THE Bureau of Meteorology (BoM) recently declared that La Nina is official for the back end of 2020, with indicators now below threshold levels.
You would be right to be cautious in equating this to a wet finish to the year though, as currently this is not a particularly strong La Nina, starting much later than the 2011-2012 event which resulted in significant flood-causing rains around the country.
To really understand what’s going on behind the scenes here it helps to understand more about the evolution of Australia’s seasonal climate forecasting system, how these phenomena were identified and how they are used now to forecast the climate.
Please excuse the acronyms, but in the world of forecasting it’s nearly impossible to communicate without them!
Whilst the BoM was established in 1908, the first seasonal climate forecast (SCF) wasn’t produced by BoM for another 80 years.
The path to the first SCF was long, and an in depth understanding of the global climate system did not really crystalise until 1960 with the identification of the El Nino- Southern Oscillation (ENSO).
The discovery of El Nino
El Nino has been written about since the 16th century, Spanish colonists in South America experiencing the effect of warm waters flowing to Peru having major impacts on the oceans off the coast as well as onshore rainfall over what was usually desert.
Peruvian scientists again noted its effects in the 19th century but were unable to explain its extent or cause.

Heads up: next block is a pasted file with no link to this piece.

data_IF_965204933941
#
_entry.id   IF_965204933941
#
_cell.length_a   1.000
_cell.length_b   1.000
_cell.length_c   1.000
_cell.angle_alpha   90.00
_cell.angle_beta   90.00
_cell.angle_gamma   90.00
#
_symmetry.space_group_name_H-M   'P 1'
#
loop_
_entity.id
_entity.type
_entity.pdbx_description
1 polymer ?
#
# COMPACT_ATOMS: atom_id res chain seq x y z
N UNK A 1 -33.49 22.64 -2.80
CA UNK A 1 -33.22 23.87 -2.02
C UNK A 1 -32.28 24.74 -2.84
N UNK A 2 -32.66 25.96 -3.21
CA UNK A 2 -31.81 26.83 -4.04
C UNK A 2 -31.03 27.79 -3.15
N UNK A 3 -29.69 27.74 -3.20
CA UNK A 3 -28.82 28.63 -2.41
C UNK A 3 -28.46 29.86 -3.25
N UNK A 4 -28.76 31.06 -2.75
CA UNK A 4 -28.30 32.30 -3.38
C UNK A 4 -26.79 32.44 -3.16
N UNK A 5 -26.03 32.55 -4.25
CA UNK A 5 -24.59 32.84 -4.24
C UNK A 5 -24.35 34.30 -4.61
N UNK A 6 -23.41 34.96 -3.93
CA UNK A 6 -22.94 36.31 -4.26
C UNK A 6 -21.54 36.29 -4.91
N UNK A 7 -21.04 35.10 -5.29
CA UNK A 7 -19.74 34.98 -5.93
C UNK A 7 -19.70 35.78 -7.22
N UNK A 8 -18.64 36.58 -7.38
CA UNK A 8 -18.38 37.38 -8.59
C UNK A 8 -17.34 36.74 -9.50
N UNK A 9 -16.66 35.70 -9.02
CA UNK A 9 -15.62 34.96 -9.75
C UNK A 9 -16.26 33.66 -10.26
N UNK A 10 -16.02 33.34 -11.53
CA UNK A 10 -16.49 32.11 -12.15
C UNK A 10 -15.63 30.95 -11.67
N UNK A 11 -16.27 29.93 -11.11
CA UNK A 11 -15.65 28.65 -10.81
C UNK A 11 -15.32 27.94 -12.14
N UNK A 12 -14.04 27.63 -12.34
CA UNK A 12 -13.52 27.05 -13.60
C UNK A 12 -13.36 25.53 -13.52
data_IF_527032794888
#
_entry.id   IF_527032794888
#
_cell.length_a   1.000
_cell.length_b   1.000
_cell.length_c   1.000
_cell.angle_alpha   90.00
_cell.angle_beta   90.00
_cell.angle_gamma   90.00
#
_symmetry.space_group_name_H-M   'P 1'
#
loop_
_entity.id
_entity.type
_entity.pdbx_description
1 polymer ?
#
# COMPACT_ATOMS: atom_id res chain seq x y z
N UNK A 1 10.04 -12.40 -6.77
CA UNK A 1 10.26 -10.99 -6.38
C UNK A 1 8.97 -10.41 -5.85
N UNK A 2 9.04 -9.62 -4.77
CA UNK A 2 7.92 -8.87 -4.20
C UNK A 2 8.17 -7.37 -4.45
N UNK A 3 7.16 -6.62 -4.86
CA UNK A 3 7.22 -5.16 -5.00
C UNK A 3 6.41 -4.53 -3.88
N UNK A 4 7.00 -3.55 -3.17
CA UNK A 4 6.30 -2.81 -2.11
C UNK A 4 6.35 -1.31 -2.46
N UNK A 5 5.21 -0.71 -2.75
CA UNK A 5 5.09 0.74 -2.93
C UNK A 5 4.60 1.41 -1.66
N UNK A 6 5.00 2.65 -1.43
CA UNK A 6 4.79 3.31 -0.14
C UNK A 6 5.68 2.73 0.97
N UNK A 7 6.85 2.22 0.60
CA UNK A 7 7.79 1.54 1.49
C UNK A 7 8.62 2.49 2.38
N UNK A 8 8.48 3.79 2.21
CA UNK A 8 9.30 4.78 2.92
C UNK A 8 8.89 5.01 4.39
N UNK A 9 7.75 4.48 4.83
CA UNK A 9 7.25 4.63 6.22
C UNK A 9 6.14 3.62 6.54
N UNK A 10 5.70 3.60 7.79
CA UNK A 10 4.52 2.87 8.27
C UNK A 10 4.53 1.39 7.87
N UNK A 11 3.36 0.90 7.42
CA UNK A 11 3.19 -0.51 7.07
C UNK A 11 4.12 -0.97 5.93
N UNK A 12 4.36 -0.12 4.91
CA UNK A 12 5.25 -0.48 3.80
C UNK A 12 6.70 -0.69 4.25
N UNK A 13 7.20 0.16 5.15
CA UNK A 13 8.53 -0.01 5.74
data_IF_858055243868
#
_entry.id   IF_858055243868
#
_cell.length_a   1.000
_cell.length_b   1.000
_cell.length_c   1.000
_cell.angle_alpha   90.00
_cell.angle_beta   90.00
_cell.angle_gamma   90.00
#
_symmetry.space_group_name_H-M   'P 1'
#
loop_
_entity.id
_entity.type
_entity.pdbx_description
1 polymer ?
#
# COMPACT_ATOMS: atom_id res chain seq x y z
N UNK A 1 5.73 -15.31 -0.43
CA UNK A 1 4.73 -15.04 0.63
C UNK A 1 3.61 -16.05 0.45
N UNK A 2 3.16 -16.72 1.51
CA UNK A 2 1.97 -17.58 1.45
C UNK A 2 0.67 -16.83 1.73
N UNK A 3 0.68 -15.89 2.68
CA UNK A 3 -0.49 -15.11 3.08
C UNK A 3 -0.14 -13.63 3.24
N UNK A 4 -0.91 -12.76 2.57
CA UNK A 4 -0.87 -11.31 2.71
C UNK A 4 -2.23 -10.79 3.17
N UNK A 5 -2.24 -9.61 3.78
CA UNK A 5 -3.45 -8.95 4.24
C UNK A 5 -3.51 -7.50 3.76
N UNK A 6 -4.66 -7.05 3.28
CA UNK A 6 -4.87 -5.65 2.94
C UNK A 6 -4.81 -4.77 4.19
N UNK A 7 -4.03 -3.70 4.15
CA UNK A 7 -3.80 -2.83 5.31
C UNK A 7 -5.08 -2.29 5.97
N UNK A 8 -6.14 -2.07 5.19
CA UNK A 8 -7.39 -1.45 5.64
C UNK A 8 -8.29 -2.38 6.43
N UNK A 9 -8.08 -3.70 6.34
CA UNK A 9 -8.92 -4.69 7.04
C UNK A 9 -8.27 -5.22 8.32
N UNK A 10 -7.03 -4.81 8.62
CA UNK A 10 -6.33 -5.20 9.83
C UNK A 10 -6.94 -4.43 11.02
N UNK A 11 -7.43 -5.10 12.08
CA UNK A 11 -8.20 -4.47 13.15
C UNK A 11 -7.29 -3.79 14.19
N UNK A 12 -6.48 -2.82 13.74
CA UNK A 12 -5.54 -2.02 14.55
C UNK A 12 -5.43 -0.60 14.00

The explanation of this phenomenon, now called ENSO, can be largely attributed to two people:
- Gilbert Walker, an English physicist who identified and christened the southern oscillation phenomenon in the 1920s, and
- Jacob Bjerknes who explained how this impacted global weather, coining the “Walker Circulation” in 1969.
Simply put: Walker had identified see-sawing atmospheric pressure patterns between the Indian and Pacific oceans – the “SO” half, now measured by the Southern Oscillation Index (SOI) – a numerical representation of differences in atmospheric pressure in the Pacific Ocean.
Bjerknes then tied the atmospheric pressure phenomenon to the sea surface temperatures (SSTs), essentially establishing the link between the “SO” and El-Nino.
Using ENSO to forecast
The first SCFs produced in Australia in 1989 were based on the statistical relationship between the SOI and Australian rainfall.
Nearly a decade later in 1998 the predominant source of predictability for ENSO switched from Pacific Ocean atmospheric pressure to sea surface temperatures.
Around the same time, the Indian Ocean was attracting attention from a Japanese researcher Professor Toshio Yamagata.
Initially dismissed as a “slave to ENSO”, by 1999 the Indian Ocean had become established as an independent driver of Australian weather patterns and the phenomenon is now referred to as the Indian Ocean Dipole (IOD).
From 1998 to 2012 the sea surface temperatures from these two oceans were used to produce a forecast based on previous correlations between the Indian and Pacific Ocean SSTs and Australian rainfall.